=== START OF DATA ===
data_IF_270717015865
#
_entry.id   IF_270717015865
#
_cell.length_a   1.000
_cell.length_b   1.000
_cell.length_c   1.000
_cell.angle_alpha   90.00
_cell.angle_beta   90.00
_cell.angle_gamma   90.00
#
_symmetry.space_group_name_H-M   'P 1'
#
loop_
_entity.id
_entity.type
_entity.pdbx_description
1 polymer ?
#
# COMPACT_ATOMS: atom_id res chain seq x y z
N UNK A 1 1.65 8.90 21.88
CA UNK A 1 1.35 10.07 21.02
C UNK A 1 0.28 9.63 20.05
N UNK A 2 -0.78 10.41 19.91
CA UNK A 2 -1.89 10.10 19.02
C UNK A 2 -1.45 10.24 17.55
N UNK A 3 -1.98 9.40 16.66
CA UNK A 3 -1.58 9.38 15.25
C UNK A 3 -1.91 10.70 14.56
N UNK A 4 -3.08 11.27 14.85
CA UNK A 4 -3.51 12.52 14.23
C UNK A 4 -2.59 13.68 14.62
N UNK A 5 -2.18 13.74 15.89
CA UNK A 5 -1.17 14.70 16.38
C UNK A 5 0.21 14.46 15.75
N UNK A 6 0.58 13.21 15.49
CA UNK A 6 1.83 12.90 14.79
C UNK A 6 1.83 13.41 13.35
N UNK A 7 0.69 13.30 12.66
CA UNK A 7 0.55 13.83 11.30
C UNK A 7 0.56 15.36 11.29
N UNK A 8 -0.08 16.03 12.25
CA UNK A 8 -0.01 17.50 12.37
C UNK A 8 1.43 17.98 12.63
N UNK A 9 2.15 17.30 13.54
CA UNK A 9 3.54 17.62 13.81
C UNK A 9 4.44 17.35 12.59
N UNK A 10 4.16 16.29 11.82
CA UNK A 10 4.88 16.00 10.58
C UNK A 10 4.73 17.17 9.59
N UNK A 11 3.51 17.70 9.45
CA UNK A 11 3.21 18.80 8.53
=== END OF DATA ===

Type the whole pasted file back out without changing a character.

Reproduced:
data_IF_270717015865
#
_entry.id   IF_270717015865
#
_cell.length_a   1.000
_cell.length_b   1.000
_cell.length_c   1.000
_cell.angle_alpha   90.00
_cell.angle_beta   90.00
_cell.angle_gamma   90.00
#
_symmetry.space_group_name_H-M   'P 1'
#
loop_
_entity.id
_entity.type
_entity.pdbx_description
1 polymer ?
#
# COMPACT_ATOMS: atom_id res chain seq x y z
N UNK A 1 1.65 8.90 21.88
CA UNK A 1 1.35 10.07 21.02
C UNK A 1 0.28 9.63 20.05
N UNK A 2 -0.78 10.41 19.91
CA UNK A 2 -1.89 10.10 19.02
C UNK A 2 -1.45 10.24 17.55
N UNK A 3 -1.98 9.40 16.66
CA UNK A 3 -1.58 9.38 15.25
C UNK A 3 -1.91 10.70 14.56
N UNK A 4 -3.08 11.27 14.85
CA UNK A 4 -3.51 12.52 14.23
C UNK A 4 -2.59 13.68 14.62
N UNK A 5 -2.18 13.74 15.89
CA UNK A 5 -1.17 14.70 16.38
C UNK A 5 0.21 14.46 15.75
N UNK A 6 0.58 13.21 15.49
CA UNK A 6 1.83 12.90 14.79
C UNK A 6 1.83 13.41 13.35
N UNK A 7 0.69 13.30 12.66
CA UNK A 7 0.55 13.83 11.30
C UNK A 7 0.56 15.36 11.29
N UNK A 8 -0.08 16.03 12.25
CA UNK A 8 -0.01 17.50 12.37
C UNK A 8 1.43 17.98 12.63
N UNK A 9 2.15 17.30 13.54
CA UNK A 9 3.54 17.62 13.81
C UNK A 9 4.44 17.35 12.59
N UNK A 10 4.16 16.29 11.82
CA UNK A 10 4.88 16.00 10.58
C UNK A 10 4.73 17.17 9.59
N UNK A 11 3.51 17.70 9.45
CA UNK A 11 3.21 18.80 8.53